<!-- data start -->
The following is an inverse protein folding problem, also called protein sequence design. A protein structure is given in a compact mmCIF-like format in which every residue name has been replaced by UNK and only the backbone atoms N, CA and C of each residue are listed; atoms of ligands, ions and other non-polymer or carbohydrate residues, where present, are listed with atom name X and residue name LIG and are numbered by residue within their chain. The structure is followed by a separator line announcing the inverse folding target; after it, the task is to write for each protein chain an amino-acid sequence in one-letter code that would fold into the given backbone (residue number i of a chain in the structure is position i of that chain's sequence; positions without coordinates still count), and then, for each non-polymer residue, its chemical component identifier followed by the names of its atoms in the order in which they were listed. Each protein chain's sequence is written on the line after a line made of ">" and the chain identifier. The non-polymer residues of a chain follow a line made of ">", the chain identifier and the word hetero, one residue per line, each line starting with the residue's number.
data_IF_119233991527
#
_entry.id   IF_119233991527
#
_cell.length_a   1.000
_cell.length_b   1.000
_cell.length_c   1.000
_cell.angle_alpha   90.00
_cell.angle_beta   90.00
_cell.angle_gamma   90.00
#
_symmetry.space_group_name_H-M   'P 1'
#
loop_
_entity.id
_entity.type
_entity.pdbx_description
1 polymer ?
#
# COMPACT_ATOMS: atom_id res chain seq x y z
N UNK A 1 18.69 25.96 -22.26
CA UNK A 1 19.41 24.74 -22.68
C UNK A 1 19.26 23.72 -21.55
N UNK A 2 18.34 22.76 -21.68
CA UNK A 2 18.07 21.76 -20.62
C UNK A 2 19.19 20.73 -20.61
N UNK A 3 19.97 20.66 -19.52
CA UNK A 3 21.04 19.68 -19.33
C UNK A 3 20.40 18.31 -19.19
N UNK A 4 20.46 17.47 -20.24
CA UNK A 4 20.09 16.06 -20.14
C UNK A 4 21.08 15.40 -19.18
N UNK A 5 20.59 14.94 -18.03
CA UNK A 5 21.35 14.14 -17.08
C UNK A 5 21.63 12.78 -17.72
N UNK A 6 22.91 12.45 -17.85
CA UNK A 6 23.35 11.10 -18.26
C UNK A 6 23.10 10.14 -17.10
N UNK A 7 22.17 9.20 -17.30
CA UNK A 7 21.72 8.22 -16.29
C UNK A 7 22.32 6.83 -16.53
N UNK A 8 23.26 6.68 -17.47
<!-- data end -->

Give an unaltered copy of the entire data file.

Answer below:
The following is an inverse protein folding problem, also called protein sequence design. A protein structure is given in a compact mmCIF-like format in which every residue name has been replaced by UNK and only the backbone atoms N, CA and C of each residue are listed; atoms of ligands, ions and other non-polymer or carbohydrate residues, where present, are listed with atom name X and residue name LIG and are numbered by residue within their chain. The structure is followed by a separator line announcing the inverse folding target; after it, the task is to write for each protein chain an amino-acid sequence in one-letter code that would fold into the given backbone (residue number i of a chain in the structure is position i of that chain's sequence; positions without coordinates still count), and then, for each non-polymer residue, its chemical component identifier followed by the names of its atoms in the order in which they were listed. Each protein chain's sequence is written on the line after a line made of ">" and the chain identifier. The non-polymer residues of a chain follow a line made of ">", the chain identifier and the word hetero, one residue per line, each line starting with the residue's number.
data_IF_119233991527
#
_entry.id   IF_119233991527
#
_cell.length_a   1.000
_cell.length_b   1.000
_cell.length_c   1.000
_cell.angle_alpha   90.00
_cell.angle_beta   90.00
_cell.angle_gamma   90.00
#
_symmetry.space_group_name_H-M   'P 1'
#
loop_
_entity.id
_entity.type
_entity.pdbx_description
1 polymer ?
#
# COMPACT_ATOMS: atom_id res chain seq x y z
N UNK A 1 18.69 25.96 -22.26
CA UNK A 1 19.41 24.74 -22.68
C UNK A 1 19.26 23.72 -21.55
N UNK A 2 18.34 22.76 -21.68
CA UNK A 2 18.07 21.76 -20.62
C UNK A 2 19.19 20.73 -20.61
N UNK A 3 19.97 20.66 -19.52
CA UNK A 3 21.04 19.68 -19.33
C UNK A 3 20.40 18.31 -19.19
N UNK A 4 20.46 17.47 -20.24
CA UNK A 4 20.09 16.06 -20.14
C UNK A 4 21.08 15.40 -19.18
N UNK A 5 20.59 14.94 -18.03
CA UNK A 5 21.35 14.14 -17.08
C UNK A 5 21.63 12.78 -17.72
N UNK A 6 22.91 12.45 -17.85
CA UNK A 6 23.35 11.10 -18.26
C UNK A 6 23.10 10.14 -17.10
N UNK A 7 22.17 9.20 -17.30
CA UNK A 7 21.72 8.22 -16.29
C UNK A 7 22.32 6.83 -16.53
N UNK A 8 23.26 6.68 -17.47